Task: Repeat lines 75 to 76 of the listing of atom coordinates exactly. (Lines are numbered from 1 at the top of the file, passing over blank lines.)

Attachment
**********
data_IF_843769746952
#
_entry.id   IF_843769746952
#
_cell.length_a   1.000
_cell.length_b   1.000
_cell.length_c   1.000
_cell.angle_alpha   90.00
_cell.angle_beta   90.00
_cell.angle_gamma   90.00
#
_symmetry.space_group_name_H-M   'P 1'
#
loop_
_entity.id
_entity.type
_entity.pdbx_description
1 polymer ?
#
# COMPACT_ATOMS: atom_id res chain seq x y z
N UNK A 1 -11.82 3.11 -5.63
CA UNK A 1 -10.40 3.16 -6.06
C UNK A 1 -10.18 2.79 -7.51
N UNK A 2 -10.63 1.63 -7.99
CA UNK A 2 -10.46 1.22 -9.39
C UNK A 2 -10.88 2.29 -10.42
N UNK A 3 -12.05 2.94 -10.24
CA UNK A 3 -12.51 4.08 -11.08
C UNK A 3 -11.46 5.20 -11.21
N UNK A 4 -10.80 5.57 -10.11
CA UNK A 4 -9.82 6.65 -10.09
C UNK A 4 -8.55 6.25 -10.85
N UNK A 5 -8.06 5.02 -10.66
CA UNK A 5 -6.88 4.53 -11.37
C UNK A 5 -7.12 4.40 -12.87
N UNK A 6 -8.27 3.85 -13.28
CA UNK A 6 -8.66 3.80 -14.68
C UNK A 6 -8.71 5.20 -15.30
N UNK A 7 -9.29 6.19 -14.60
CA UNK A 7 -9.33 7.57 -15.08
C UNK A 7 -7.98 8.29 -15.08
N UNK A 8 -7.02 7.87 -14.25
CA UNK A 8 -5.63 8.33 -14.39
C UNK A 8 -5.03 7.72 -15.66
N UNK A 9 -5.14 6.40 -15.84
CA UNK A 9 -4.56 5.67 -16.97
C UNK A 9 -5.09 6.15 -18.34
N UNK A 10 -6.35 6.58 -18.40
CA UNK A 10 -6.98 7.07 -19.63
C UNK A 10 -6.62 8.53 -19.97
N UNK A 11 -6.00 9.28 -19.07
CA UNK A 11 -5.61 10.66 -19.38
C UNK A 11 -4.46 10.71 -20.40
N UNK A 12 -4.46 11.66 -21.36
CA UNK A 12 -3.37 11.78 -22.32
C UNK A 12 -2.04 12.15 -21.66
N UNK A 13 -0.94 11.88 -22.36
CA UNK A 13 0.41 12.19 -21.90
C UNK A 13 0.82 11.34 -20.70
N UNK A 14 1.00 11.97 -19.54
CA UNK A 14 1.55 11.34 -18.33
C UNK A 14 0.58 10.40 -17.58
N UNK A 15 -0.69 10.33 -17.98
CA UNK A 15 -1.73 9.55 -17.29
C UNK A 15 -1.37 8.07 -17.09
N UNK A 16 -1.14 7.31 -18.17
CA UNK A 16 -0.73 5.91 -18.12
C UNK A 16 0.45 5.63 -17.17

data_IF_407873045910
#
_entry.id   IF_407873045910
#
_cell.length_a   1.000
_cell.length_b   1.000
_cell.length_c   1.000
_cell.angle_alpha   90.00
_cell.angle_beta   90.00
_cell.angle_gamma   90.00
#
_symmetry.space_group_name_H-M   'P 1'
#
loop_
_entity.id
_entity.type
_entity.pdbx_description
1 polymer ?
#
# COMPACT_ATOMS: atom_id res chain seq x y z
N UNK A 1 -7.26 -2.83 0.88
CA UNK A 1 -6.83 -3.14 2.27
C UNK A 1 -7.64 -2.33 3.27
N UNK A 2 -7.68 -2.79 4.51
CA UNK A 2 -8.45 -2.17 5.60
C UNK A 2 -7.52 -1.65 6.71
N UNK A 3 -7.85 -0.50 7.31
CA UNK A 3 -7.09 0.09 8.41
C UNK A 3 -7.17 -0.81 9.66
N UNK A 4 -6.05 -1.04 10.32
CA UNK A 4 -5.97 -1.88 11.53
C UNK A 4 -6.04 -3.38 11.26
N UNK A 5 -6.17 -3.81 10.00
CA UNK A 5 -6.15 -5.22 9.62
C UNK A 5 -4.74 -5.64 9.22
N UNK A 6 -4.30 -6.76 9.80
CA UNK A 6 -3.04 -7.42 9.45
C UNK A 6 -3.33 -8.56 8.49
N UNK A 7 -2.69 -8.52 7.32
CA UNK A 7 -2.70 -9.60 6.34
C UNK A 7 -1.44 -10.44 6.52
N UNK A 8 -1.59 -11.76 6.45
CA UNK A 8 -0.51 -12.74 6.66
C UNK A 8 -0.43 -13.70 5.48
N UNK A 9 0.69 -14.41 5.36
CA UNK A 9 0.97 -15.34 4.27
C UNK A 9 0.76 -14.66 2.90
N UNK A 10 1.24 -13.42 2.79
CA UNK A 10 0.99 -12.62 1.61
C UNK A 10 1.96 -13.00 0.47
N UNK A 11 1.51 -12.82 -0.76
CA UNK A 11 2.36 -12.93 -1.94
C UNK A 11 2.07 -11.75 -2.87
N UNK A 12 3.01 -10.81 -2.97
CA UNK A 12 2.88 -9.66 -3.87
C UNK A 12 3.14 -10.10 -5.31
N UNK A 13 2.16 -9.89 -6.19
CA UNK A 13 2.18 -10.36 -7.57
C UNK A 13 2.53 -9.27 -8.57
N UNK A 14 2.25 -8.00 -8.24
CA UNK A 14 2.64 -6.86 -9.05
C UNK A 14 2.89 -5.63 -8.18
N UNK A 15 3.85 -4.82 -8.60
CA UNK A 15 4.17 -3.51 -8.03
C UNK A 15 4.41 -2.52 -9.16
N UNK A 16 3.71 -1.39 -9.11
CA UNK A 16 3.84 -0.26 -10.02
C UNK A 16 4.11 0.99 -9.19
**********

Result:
_cell.length_c   1.000
_cell.angle_alpha   90.00